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merely because they are unlawful. The notion of duty, when opposite to the passions, is not always able to overcome them; and when it fails of that effect, is apt rather to increase and irritate them, by producing an opposition in our motives and principles.
4. The same effect follows, whether the opposition arise from internal motives or external obstacles. The passion commonly acquires new force in both cases. The efforts, which the mind makes to surmount the obstacle, excite the spirits, and enliven the passion.
5. Uncertainty has the same effect as opposition. The agitation of the thought, the quick turns which it makes from one view to another, the variety of passions which succeed each other, according to the different views: All these produce an emotion in the mind; and this emotión transfuses itself into the predominant passion.
Security, on the contrary, diminishes the passions, The mind, when left to itself, immediately languishes; and in order to preserve its ardour, must be every moment supported by a new flow of passion. For the same reason, despair, though contrary to, security, has a like influence. « 3:,
6. Nothing more powerfully excites any affection than' to conceal some part of its object, by throwing it into a kind of shade, which, at the same time that it shows enough to prepossess us in favour of the object, leaves still some work for the imagination. Besides, that obscu. rity is always attended with a kind of uncertainty; the effort, which the fancy makes to complete the idea, rouzes the spirits, and gives an additional force to the passion.
7. As despair and security, though contrary, produce the same effects; so absence is observed to have contrary effects, and in different circumstances, either increases or diminishes our affection. ROUCHEFOUCAULT has very
wellremarked, that absence destroy's weak passions, But increases strong as the wiñaréxtinguishestareahidle, but blows up a fire. Long absence naturalis weakens our idea, and diminishes the passion': But where the affection is so strong and lively as to support itself, the unea! siness arising from absence increases the passion, and gives it new force and influence.10* UIT ?I on 918.? When the soul applies itself to the performance of any action, or the conception of any object, to which it is not accustomed, there is a certain unpliableness in the faculties, and a difficulty of the spirits moving in their new direction. As this difficulty excites the spirits, it is the source of wonder, surprise, and of all the emotions which arise from?novelty and is, in itself, agreeable, like every thing which enlivenis the mind to å modérate degree. . But though surprise be agreeable in itself, yet, as it puts the spirits ini agitation, it not only augments our agreeable affections, but also our painful, according to the foregoing principle. Hence every thing that is new is most'affecting, and gives us either more pleasure or pain, than what, strictly speaking, should naturally follow from it. When it often returns upon us, the novelty wears off, the passions subside; the hurryof the spirits is over'; and we survey the object with greater tranquillity: 9:10" ! 11. ^ ! stb) I'. 704 5.1:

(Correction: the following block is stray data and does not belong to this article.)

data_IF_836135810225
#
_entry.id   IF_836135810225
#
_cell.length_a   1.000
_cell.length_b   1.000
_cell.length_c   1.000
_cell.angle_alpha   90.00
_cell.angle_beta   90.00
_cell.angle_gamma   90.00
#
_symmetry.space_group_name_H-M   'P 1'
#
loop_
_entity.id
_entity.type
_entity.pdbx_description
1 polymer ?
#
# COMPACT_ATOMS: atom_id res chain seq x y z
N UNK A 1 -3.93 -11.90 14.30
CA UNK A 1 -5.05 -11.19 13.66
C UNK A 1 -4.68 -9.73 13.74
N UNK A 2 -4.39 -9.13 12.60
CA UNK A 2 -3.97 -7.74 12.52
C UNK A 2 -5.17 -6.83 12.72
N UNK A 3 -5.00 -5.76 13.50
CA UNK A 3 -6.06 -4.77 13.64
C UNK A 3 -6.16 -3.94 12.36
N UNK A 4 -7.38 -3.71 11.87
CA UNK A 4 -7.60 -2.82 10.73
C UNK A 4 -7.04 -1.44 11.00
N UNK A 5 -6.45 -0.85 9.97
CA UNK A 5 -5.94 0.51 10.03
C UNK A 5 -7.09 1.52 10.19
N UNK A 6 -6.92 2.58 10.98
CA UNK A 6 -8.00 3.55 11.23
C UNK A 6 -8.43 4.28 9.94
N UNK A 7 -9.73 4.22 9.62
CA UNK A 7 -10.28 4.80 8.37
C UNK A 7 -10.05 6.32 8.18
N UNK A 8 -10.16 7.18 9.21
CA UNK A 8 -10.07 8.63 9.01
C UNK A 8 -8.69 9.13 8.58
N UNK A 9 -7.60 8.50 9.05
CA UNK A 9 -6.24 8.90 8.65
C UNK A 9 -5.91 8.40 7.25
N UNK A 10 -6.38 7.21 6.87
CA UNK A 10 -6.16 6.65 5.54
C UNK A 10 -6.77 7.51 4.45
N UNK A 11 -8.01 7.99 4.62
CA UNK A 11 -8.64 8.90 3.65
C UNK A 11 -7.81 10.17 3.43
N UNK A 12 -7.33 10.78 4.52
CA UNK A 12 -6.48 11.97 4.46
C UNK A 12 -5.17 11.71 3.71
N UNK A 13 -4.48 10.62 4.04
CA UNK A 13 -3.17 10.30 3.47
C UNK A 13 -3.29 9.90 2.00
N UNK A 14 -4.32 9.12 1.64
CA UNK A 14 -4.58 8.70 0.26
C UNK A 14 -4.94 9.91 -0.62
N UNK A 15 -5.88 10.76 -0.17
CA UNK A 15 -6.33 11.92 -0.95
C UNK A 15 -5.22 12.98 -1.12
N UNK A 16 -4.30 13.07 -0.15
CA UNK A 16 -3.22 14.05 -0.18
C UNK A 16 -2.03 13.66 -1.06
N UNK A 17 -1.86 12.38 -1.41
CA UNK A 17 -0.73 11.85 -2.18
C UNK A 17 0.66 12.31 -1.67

9. The imagination and affections have a close unfah together. The vivacity of the former gives force to the latter. Hence the prospect of any pleasure, with which we are acquainted, affects us more than any other plea, sure, which we may own superior, but of whose nature we are wholly ignorant. Of the one we can form a particular and determinate idea : The other we conceive under the general notion of pleasure.
Any satisfaction, which we lately enjoyed, and of
which the memory is fresh and recents operates on the will with more violencey than another of which the traces are decayed and almost obliterated. I gutta flickold
A pleasure which is suitable to the way of life, in which we are engaged, excites more our desire and appetite than another, which is foreign to it. rie i 20e
Nothing is more capable of infusing any passion into the, mind, than eloquence, by which objects are represented in the strongest and most lively, colours. The bare opinion of another, especially when enforced with passion, will cause an idea to have an influence upon us, though that idea might otherwise have been entirely ne glected.. tis ., 1.7713 CH 10 metais ..?
It is remarkable, that lively passions commonly attend a lively imagination. In this respect, as well as in others, the force of the passion depends as much on the temper of the person, as, on the nature and situation of the object,o uris tud , pot.c;}} Id233T; & 1110 ,569
What is distant, either in place or time, has not equal influence with what is near and contiguous. 1357.; if 884 blisode **sud viinitt, ****y urft eftir ***31054"key Toqus amk 14? Dit fr :* foto] Brotty'!;!
I pretend not to have here exhausted this subject. It is sufficient for my purpose, if I have made it appear, that, in the production and conduct of the passions, there is a certain regular mechanism, which is susceptible of as accurate a disquisition, as the laws of motion, optics, hydrostatics, or any part of natural philosophy rivoel .$919 19dito yas alert 3) eisitinis bei sollys ?**?!! 9713sa odw to tou, 701737 pis 1!750 VS S'N Brost!!,
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